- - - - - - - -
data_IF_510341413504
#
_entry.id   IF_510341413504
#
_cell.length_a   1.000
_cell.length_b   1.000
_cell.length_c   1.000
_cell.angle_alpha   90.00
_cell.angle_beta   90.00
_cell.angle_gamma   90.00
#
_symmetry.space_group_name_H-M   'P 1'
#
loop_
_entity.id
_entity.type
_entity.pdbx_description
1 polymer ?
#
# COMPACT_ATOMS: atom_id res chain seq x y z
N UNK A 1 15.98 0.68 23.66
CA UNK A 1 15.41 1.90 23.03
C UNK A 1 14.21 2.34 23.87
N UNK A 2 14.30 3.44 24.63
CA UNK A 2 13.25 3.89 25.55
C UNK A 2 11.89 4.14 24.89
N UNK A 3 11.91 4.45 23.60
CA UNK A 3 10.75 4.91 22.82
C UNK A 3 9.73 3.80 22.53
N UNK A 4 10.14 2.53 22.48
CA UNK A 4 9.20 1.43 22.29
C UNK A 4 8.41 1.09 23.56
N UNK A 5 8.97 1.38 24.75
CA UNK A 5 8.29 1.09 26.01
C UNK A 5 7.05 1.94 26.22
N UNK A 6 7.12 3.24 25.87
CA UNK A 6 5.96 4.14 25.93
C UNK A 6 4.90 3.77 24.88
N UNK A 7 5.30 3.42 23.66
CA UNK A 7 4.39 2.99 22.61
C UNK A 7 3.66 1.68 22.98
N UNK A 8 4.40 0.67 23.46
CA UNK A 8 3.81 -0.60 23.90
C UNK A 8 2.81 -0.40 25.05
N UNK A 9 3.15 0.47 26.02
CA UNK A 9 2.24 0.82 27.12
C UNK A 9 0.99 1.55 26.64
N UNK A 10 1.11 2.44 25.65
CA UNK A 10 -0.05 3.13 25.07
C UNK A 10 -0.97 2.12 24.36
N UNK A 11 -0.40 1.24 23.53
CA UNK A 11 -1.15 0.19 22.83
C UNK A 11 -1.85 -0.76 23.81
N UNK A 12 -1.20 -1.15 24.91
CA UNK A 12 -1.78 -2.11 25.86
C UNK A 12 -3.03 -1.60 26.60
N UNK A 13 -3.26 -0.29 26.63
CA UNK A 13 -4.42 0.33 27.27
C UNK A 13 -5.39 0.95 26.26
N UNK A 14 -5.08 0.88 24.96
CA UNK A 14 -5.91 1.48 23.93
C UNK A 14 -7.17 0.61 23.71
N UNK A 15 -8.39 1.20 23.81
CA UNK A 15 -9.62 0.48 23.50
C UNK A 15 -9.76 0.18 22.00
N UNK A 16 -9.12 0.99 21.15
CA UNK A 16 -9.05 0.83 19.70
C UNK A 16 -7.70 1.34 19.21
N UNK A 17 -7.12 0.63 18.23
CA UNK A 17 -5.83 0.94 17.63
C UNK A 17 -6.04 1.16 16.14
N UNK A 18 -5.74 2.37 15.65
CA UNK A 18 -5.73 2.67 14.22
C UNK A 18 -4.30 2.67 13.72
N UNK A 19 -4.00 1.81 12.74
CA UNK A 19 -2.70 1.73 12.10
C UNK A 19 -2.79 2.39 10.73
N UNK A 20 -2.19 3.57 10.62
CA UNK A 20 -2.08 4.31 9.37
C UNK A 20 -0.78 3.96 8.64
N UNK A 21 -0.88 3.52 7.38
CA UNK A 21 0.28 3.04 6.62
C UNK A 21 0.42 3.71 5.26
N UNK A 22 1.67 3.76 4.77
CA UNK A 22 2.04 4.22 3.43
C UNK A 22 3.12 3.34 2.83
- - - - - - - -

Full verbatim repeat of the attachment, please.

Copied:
data_IF_510341413504
#
_entry.id   IF_510341413504
#
_cell.length_a   1.000
_cell.length_b   1.000
_cell.length_c   1.000
_cell.angle_alpha   90.00
_cell.angle_beta   90.00
_cell.angle_gamma   90.00
#
_symmetry.space_group_name_H-M   'P 1'
#
loop_
_entity.id
_entity.type
_entity.pdbx_description
1 polymer ?
#
# COMPACT_ATOMS: atom_id res chain seq x y z
N UNK A 1 15.98 0.68 23.66
CA UNK A 1 15.41 1.90 23.03
C UNK A 1 14.21 2.34 23.87
N UNK A 2 14.30 3.44 24.63
CA UNK A 2 13.25 3.89 25.55
C UNK A 2 11.89 4.14 24.89
N UNK A 3 11.91 4.45 23.60
CA UNK A 3 10.75 4.91 22.82
C UNK A 3 9.73 3.80 22.53
N UNK A 4 10.14 2.53 22.48
CA UNK A 4 9.20 1.43 22.29
C UNK A 4 8.41 1.09 23.56
N UNK A 5 8.97 1.38 24.75
CA UNK A 5 8.29 1.09 26.01
C UNK A 5 7.05 1.94 26.22
N UNK A 6 7.12 3.24 25.87
CA UNK A 6 5.96 4.14 25.93
C UNK A 6 4.90 3.77 24.88
N UNK A 7 5.30 3.42 23.66
CA UNK A 7 4.39 2.99 22.61
C UNK A 7 3.66 1.68 22.98
N UNK A 8 4.40 0.67 23.46
CA UNK A 8 3.81 -0.60 23.90
C UNK A 8 2.81 -0.40 25.05
N UNK A 9 3.15 0.47 26.02
CA UNK A 9 2.24 0.82 27.12
C UNK A 9 0.99 1.55 26.64
N UNK A 10 1.11 2.44 25.65
CA UNK A 10 -0.05 3.13 25.07
C UNK A 10 -0.97 2.12 24.36
N UNK A 11 -0.40 1.24 23.53
CA UNK A 11 -1.15 0.19 22.83
C UNK A 11 -1.85 -0.76 23.81
N UNK A 12 -1.20 -1.15 24.91
CA UNK A 12 -1.78 -2.11 25.86
C UNK A 12 -3.03 -1.60 26.60
N UNK A 13 -3.26 -0.29 26.63
CA UNK A 13 -4.42 0.33 27.27
C UNK A 13 -5.39 0.95 26.26
N UNK A 14 -5.08 0.88 24.96
CA UNK A 14 -5.91 1.48 23.93
C UNK A 14 -7.17 0.61 23.71
N UNK A 15 -8.39 1.20 23.81
CA UNK A 15 -9.62 0.48 23.50
C UNK A 15 -9.76 0.18 22.00
N UNK A 16 -9.12 0.99 21.15
CA UNK A 16 -9.05 0.83 19.70
C UNK A 16 -7.70 1.34 19.21
N UNK A 17 -7.12 0.63 18.23
CA UNK A 17 -5.83 0.94 17.63
C UNK A 17 -6.04 1.16 16.14
N UNK A 18 -5.74 2.37 15.65
CA UNK A 18 -5.73 2.67 14.22
C UNK A 18 -4.30 2.67 13.72
N UNK A 19 -4.00 1.81 12.74
CA UNK A 19 -2.70 1.73 12.10
C UNK A 19 -2.79 2.39 10.73
N UNK A 20 -2.19 3.57 10.62
CA UNK A 20 -2.08 4.31 9.37
C UNK A 20 -0.78 3.96 8.64
N UNK A 21 -0.88 3.52 7.38
CA UNK A 21 0.28 3.04 6.62
C UNK A 21 0.42 3.71 5.26
N UNK A 22 1.67 3.76 4.77
CA UNK A 22 2.04 4.22 3.43
C UNK A 22 3.12 3.34 2.83